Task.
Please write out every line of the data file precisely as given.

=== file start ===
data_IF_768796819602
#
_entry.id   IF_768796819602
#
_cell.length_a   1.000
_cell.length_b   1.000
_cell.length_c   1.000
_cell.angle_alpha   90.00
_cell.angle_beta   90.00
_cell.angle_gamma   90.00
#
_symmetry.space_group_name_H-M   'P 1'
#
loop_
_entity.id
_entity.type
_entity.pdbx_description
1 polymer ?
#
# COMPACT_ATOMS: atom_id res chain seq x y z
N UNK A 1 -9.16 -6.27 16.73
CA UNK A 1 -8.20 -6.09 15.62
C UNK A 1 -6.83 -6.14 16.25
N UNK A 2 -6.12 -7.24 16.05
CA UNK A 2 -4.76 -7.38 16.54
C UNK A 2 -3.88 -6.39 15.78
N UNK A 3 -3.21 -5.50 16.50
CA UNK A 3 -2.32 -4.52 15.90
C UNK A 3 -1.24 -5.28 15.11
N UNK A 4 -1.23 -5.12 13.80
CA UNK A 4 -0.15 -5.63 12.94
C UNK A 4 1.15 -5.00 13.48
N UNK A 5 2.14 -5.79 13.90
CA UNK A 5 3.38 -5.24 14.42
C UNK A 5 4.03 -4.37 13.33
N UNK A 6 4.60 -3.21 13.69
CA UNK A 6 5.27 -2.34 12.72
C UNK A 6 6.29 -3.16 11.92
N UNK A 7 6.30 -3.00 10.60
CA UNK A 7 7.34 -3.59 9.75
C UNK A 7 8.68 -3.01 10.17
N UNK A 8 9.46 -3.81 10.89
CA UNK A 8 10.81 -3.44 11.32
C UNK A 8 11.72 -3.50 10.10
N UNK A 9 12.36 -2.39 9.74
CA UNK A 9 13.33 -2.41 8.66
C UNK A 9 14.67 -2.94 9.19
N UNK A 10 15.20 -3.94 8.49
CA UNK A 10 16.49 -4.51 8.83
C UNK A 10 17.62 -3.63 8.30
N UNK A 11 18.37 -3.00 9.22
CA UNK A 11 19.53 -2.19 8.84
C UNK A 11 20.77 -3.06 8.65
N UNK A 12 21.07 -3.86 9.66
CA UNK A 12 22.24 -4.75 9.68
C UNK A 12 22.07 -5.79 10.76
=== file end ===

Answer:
data_IF_768796819602
#
_entry.id   IF_768796819602
#
_cell.length_a   1.000
_cell.length_b   1.000
_cell.length_c   1.000
_cell.angle_alpha   90.00
_cell.angle_beta   90.00
_cell.angle_gamma   90.00
#
_symmetry.space_group_name_H-M   'P 1'
#
loop_
_entity.id
_entity.type
_entity.pdbx_description
1 polymer ?
#
# COMPACT_ATOMS: atom_id res chain seq x y z
N UNK A 1 -9.16 -6.27 16.73
CA UNK A 1 -8.20 -6.09 15.62
C UNK A 1 -6.83 -6.14 16.25
N UNK A 2 -6.12 -7.24 16.05
CA UNK A 2 -4.76 -7.38 16.54
C UNK A 2 -3.88 -6.39 15.78
N UNK A 3 -3.21 -5.50 16.50
CA UNK A 3 -2.32 -4.52 15.90
C UNK A 3 -1.24 -5.28 15.11
N UNK A 4 -1.23 -5.12 13.80
CA UNK A 4 -0.15 -5.63 12.94
C UNK A 4 1.15 -5.00 13.48
N UNK A 5 2.14 -5.79 13.90
CA UNK A 5 3.38 -5.24 14.42
C UNK A 5 4.03 -4.37 13.33
N UNK A 6 4.60 -3.21 13.69
CA UNK A 6 5.27 -2.34 12.72
C UNK A 6 6.29 -3.16 11.92
N UNK A 7 6.30 -3.00 10.60
CA UNK A 7 7.34 -3.59 9.75
C UNK A 7 8.68 -3.01 10.17
N UNK A 8 9.46 -3.81 10.89
CA UNK A 8 10.81 -3.44 11.32
C UNK A 8 11.72 -3.50 10.10
N UNK A 9 12.36 -2.39 9.74
CA UNK A 9 13.33 -2.41 8.66
C UNK A 9 14.67 -2.94 9.19
N UNK A 10 15.20 -3.94 8.49
CA UNK A 10 16.49 -4.51 8.83
C UNK A 10 17.62 -3.63 8.30
N UNK A 11 18.37 -3.00 9.22
CA UNK A 11 19.53 -2.19 8.84
C UNK A 11 20.77 -3.06 8.65
N UNK A 12 21.07 -3.86 9.66
CA UNK A 12 22.24 -4.75 9.68
C UNK A 12 22.07 -5.79 10.76